Randy Saunders is an attorney with Nelson Mullins Riley & Scarborough, and has practiced law within the tax sales space in several states, including Kentucky, for many years. He recently shared his knowledge and insight into the unique ways that tax sales work in the Blue Grass State, during a podcast conversation with Tax Sales Resources' CEO, Brian Seidensticker.
Kentucky Tax Sales Overview
Tax sales happen yearly in Kentucky, are managed by the county clerk, and take place between 90 and 135 days from the date that the tax delinquency was filed with the county clerk’s office. A round robin method of bidding is used for all Kentucky tax sales; properties are grouped together into lots; and the order of the round robin bidding is determined by random selection on the day of the sale. Payment for purchased lien and deed certificates is due on the day of the sale.
Determining Lien Priority in Purchasing Tax Certificates
Any previous purchaser of delinquency certificates is entitled to first priority in purchasing others on the same properties. But if you are interested in doing so, you must submit a list of those properties at least 10 days before the scheduled sale, along with a deposit equal to 100% of the value of those certificates. Then you are guaranteed your purchase of those, and they are removed from the public sale. In the event that you haven’t purchased certificates in the past and therefore don’t have a priority claim, you can still submit a list of those properties you want, along with a deposit representing 25% of the value of the certificates. You must do so at least 10 days prior to the sale, along with your registration form.
Tax Deeds Foreclosures in Kentucky
In Kentucky you can get the tax deed if the lien certificate isn’t redeemed, but there is a one-year “tolling period” where you cannot act on it to pursue foreclosure. However, during that time you still earn 1% interest per month that accrues to 12% per year. Then, after that first year, you can begin the judicial process of foreclosure, which includes sending notifications to property owners. If you buy more than five certificates statewide or at least three in the same county – or if you invest more than $10,000 − you also have a strict legal obligation to come up with a payment plan for the delinquent taxpayer, to help them redeem the property. Managing the payment plan is not done by the county, but is the responsibility of the tax investor – who can charge the delinquent taxpayer a fee of eight dollars a month for managing the plan. It’s strongly recommended that you seek advice from a qualified attorney when creating that payment plan. Saunders shares a more detailed insight into the foreclosure process in Kentucky in another interview.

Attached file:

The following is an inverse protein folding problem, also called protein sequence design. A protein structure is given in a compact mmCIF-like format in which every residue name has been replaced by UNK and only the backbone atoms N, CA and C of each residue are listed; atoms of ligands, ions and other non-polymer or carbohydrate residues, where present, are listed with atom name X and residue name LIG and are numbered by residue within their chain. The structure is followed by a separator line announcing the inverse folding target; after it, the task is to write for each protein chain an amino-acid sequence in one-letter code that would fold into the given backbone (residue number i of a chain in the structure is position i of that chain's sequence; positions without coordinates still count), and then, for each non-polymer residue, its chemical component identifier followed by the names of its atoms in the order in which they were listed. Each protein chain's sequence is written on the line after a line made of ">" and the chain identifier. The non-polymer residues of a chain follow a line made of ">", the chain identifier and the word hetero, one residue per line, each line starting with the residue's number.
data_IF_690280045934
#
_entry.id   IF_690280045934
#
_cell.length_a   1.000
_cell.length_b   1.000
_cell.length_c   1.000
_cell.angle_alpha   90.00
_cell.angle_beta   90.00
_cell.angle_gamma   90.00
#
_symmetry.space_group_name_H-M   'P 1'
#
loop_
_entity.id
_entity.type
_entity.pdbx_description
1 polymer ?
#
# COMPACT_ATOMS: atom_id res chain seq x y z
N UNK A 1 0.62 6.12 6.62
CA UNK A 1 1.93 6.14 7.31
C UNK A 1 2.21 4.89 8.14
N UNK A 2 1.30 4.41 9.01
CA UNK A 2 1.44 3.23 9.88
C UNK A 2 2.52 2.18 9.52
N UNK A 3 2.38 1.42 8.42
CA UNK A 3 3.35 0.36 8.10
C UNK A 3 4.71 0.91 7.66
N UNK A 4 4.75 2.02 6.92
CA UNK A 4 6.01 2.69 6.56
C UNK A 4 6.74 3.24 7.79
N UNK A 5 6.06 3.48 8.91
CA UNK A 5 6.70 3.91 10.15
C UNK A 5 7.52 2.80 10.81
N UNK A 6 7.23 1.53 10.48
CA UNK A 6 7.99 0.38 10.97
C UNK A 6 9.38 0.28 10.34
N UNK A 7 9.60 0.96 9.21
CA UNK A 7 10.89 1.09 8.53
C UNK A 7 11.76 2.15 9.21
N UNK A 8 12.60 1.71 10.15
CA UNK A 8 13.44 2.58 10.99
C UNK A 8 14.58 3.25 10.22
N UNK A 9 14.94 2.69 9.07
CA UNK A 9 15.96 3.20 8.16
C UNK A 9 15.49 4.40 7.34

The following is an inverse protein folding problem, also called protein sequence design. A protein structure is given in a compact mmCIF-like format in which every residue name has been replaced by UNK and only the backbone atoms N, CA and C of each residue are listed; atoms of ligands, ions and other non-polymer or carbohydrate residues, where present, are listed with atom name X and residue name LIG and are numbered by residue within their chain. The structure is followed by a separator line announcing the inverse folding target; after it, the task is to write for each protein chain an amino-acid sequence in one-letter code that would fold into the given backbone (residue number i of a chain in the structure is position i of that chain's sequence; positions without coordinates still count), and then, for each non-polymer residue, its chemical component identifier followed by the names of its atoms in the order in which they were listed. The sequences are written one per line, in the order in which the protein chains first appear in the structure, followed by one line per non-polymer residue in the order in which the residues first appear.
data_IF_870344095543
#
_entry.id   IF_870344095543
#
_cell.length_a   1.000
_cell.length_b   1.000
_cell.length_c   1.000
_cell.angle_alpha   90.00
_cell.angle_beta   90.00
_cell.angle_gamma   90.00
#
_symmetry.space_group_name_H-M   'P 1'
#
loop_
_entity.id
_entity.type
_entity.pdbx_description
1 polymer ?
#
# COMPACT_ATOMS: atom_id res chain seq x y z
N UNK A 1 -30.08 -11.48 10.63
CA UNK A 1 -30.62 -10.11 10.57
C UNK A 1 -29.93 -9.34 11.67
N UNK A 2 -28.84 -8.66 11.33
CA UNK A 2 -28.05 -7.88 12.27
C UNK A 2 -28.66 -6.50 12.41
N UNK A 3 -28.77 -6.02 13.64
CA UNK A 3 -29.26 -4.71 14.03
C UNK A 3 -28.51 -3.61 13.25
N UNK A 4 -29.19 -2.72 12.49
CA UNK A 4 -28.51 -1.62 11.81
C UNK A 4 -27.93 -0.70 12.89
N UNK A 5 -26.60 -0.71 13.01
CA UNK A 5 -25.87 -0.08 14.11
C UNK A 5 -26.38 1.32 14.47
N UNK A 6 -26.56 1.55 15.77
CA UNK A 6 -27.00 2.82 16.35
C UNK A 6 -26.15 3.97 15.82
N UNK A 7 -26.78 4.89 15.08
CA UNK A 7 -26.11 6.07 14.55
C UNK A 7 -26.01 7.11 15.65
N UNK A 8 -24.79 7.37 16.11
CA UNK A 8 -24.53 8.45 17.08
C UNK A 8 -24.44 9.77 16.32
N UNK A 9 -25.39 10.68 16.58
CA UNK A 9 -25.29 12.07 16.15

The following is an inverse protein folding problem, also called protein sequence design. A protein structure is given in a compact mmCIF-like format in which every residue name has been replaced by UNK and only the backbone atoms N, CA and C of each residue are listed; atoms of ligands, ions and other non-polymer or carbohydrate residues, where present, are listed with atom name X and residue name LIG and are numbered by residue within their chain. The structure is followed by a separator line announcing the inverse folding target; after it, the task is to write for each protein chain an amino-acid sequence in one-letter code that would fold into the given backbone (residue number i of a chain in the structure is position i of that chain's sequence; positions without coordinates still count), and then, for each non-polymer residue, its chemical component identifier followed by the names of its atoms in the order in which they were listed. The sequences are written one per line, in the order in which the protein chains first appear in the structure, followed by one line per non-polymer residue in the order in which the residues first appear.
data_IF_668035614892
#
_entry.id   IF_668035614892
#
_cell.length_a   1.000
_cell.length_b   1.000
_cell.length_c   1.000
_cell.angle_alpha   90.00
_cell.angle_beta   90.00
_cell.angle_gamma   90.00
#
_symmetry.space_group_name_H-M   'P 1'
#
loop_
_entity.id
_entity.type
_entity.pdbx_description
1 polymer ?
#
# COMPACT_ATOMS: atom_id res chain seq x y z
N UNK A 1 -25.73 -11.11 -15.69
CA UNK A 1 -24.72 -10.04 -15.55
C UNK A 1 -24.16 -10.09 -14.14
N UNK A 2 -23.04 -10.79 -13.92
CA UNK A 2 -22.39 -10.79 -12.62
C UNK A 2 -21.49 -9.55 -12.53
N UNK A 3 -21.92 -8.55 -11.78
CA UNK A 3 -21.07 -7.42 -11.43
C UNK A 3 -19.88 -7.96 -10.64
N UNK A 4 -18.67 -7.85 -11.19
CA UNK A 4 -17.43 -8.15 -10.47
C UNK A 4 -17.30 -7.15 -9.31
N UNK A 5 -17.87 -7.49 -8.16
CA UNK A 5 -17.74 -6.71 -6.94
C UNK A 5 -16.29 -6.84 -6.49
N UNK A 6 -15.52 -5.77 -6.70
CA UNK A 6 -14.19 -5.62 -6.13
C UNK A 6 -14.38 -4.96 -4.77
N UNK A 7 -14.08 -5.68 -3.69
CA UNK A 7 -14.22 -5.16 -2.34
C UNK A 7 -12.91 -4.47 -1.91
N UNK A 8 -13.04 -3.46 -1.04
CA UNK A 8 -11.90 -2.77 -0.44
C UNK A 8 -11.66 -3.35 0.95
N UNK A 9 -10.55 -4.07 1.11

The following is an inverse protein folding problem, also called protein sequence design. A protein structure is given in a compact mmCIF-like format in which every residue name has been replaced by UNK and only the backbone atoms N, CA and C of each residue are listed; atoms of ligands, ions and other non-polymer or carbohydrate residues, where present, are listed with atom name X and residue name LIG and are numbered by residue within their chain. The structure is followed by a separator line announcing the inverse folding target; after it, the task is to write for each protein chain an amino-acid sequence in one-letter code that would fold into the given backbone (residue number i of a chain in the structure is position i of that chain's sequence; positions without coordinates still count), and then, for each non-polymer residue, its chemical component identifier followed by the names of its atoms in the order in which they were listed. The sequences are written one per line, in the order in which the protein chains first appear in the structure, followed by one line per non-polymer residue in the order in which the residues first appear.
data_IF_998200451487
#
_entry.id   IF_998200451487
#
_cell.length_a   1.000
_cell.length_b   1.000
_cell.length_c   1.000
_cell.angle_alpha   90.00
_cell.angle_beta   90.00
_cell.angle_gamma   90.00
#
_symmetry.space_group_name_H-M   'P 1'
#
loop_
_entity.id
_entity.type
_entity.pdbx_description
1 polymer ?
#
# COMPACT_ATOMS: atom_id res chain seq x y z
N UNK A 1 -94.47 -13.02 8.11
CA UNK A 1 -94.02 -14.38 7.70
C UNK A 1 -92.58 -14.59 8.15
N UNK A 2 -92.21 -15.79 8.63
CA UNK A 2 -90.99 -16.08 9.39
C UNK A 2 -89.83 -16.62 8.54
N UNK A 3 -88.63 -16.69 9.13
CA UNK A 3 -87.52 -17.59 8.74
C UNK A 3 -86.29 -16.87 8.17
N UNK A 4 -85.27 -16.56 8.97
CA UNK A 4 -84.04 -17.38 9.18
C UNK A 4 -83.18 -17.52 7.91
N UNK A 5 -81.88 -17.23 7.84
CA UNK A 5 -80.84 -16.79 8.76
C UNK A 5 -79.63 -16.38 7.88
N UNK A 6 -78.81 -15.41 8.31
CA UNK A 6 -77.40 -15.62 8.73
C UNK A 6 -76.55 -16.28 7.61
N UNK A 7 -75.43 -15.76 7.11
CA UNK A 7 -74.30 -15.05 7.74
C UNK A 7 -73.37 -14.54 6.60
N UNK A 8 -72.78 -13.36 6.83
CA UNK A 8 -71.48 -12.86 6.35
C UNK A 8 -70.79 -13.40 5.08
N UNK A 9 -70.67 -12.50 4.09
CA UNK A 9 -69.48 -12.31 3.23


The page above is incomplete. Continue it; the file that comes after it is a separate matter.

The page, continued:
Conducting Your Due Diligence
It’s wise to perform extra due diligence in selecting the county where you decide to operate, and it’s also a good idea to talk to someone who is knowledgeable about the tax sale process in that particular county. That’s because you’ll need to work with that county’s judicial system and Master Commissioner. You also want to know if you’re investing in a property where the tax certificates have been bought multiple times – but did not result in foreclosure. That can be an indication of how challenging it is to acquire the property. If the property is not redeemed, you can take possession once the court officially approves the foreclosure you requested. But when you go before the judge you need to factor in the judge’s sympathy for the taxpayer. You have to show compelling evidence that you did everything strictly in accordance with all of the statutes, otherwise the court will likely deny your request.
Kentucky Tax Liens as a Business Model
Due to the nature of the system followed in Kentucky, most investors make money not by acquiring the property through foreclosure, but by earning interest and redemption payments. Most successful investors therefore follow a business model that factors in the cost of their investment and their servicing obligations like sending notification letters and managing payment plans. They also account for the fact that they cannot act on the deed certificate during the one-year tolling period.
To learn more about the tax sale investment process in Kentucky, download the extensive white paper Randy Saunders co-authored with Matt Abee. Also be sure to watch the full in-depth podcast interview that Saunders did with Brian Seidensticker.